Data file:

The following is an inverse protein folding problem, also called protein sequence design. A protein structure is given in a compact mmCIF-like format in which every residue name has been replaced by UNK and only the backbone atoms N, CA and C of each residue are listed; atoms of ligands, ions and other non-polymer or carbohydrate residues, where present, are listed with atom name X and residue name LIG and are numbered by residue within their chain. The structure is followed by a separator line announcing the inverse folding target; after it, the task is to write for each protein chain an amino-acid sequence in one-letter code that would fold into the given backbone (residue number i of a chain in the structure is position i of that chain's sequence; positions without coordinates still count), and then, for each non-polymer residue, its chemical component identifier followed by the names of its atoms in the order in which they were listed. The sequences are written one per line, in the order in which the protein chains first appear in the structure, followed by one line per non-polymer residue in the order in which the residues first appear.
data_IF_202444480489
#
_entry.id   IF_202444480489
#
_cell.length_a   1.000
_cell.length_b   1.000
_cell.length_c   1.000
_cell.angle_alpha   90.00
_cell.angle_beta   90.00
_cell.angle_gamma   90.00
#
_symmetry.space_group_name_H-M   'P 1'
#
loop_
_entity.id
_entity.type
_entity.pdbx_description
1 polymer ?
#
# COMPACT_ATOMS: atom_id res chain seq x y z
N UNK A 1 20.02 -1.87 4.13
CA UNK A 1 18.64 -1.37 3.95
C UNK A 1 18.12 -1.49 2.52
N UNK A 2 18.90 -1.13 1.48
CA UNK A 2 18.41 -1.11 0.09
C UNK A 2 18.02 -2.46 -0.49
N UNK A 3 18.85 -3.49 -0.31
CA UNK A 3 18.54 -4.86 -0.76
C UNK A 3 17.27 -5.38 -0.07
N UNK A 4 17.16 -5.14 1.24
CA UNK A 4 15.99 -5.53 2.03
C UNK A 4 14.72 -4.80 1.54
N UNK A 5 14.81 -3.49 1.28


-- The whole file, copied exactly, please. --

The following is an inverse protein folding problem, also called protein sequence design. A protein structure is given in a compact mmCIF-like format in which every residue name has been replaced by UNK and only the backbone atoms N, CA and C of each residue are listed; atoms of ligands, ions and other non-polymer or carbohydrate residues, where present, are listed with atom name X and residue name LIG and are numbered by residue within their chain. The structure is followed by a separator line announcing the inverse folding target; after it, the task is to write for each protein chain an amino-acid sequence in one-letter code that would fold into the given backbone (residue number i of a chain in the structure is position i of that chain's sequence; positions without coordinates still count), and then, for each non-polymer residue, its chemical component identifier followed by the names of its atoms in the order in which they were listed. The sequences are written one per line, in the order in which the protein chains first appear in the structure, followed by one line per non-polymer residue in the order in which the residues first appear.
data_IF_202444480489
#
_entry.id   IF_202444480489
#
_cell.length_a   1.000
_cell.length_b   1.000
_cell.length_c   1.000
_cell.angle_alpha   90.00
_cell.angle_beta   90.00
_cell.angle_gamma   90.00
#
_symmetry.space_group_name_H-M   'P 1'
#
loop_
_entity.id
_entity.type
_entity.pdbx_description
1 polymer ?
#
# COMPACT_ATOMS: atom_id res chain seq x y z
N UNK A 1 20.02 -1.87 4.13
CA UNK A 1 18.64 -1.37 3.95
C UNK A 1 18.12 -1.49 2.52
N UNK A 2 18.90 -1.13 1.48
CA UNK A 2 18.41 -1.11 0.09
C UNK A 2 18.02 -2.46 -0.49
N UNK A 3 18.85 -3.49 -0.31
CA UNK A 3 18.54 -4.86 -0.76
C UNK A 3 17.27 -5.38 -0.07
N UNK A 4 17.16 -5.14 1.24
CA UNK A 4 15.99 -5.53 2.03
C UNK A 4 14.72 -4.80 1.54
N UNK A 5 14.81 -3.49 1.28